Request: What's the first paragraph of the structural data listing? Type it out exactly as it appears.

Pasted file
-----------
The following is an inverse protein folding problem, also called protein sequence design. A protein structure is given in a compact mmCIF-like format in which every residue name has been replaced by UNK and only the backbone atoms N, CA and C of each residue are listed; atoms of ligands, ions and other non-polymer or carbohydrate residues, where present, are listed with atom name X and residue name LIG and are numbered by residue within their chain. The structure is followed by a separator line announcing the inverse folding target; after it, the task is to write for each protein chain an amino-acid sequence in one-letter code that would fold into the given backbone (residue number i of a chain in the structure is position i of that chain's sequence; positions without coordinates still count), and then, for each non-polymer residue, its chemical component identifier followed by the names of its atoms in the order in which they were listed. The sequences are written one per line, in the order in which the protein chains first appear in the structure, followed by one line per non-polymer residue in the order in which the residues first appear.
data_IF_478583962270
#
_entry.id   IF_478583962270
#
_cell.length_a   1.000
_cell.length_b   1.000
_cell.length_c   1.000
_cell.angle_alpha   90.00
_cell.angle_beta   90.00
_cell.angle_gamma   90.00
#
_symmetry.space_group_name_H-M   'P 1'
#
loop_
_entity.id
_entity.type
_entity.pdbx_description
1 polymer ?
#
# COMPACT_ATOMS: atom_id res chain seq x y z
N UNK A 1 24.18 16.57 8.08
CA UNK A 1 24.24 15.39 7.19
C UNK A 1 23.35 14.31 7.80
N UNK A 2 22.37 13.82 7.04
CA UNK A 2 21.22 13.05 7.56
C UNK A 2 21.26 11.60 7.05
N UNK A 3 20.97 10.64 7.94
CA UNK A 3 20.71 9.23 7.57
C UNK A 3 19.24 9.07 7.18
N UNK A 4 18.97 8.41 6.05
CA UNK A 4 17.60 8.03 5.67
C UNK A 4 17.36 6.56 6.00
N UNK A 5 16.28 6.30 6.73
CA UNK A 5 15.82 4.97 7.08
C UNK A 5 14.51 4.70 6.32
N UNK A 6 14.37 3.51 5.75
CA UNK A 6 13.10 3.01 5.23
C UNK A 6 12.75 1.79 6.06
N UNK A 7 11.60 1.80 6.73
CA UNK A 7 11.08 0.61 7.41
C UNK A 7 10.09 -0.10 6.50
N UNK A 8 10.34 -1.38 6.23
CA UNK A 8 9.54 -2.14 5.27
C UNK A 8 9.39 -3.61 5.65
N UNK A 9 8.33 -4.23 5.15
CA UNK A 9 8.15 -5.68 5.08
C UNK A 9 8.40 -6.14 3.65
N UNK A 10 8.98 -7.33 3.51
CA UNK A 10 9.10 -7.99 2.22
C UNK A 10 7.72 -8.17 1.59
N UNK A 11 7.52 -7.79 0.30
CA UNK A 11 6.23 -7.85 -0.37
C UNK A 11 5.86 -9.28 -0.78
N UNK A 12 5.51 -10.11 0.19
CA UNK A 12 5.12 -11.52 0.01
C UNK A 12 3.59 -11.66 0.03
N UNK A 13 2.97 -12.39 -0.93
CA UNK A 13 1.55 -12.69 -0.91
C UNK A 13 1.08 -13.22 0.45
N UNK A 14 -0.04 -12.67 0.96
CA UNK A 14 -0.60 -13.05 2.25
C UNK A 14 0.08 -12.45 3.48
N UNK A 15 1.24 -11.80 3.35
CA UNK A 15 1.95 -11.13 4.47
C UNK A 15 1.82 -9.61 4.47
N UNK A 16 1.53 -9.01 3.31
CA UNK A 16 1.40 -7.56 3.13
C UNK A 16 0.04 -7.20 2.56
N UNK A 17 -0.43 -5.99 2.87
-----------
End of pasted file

The following is an inverse protein folding problem, also called protein sequence design. A protein structure is given in a compact mmCIF-like format in which every residue name has been replaced by UNK and only the backbone atoms N, CA and C of each residue are listed; atoms of ligands, ions and other non-polymer or carbohydrate residues, where present, are listed with atom name X and residue name LIG and are numbered by residue within their chain. The structure is followed by a separator line announcing the inverse folding target; after it, the task is to write for each protein chain an amino-acid sequence in one-letter code that would fold into the given backbone (residue number i of a chain in the structure is position i of that chain's sequence; positions without coordinates still count), and then, for each non-polymer residue, its chemical component identifier followed by the names of its atoms in the order in which they were listed. The sequences are written one per line, in the order in which the protein chains first appear in the structure, followed by one line per non-polymer residue in the order in which the residues first appear.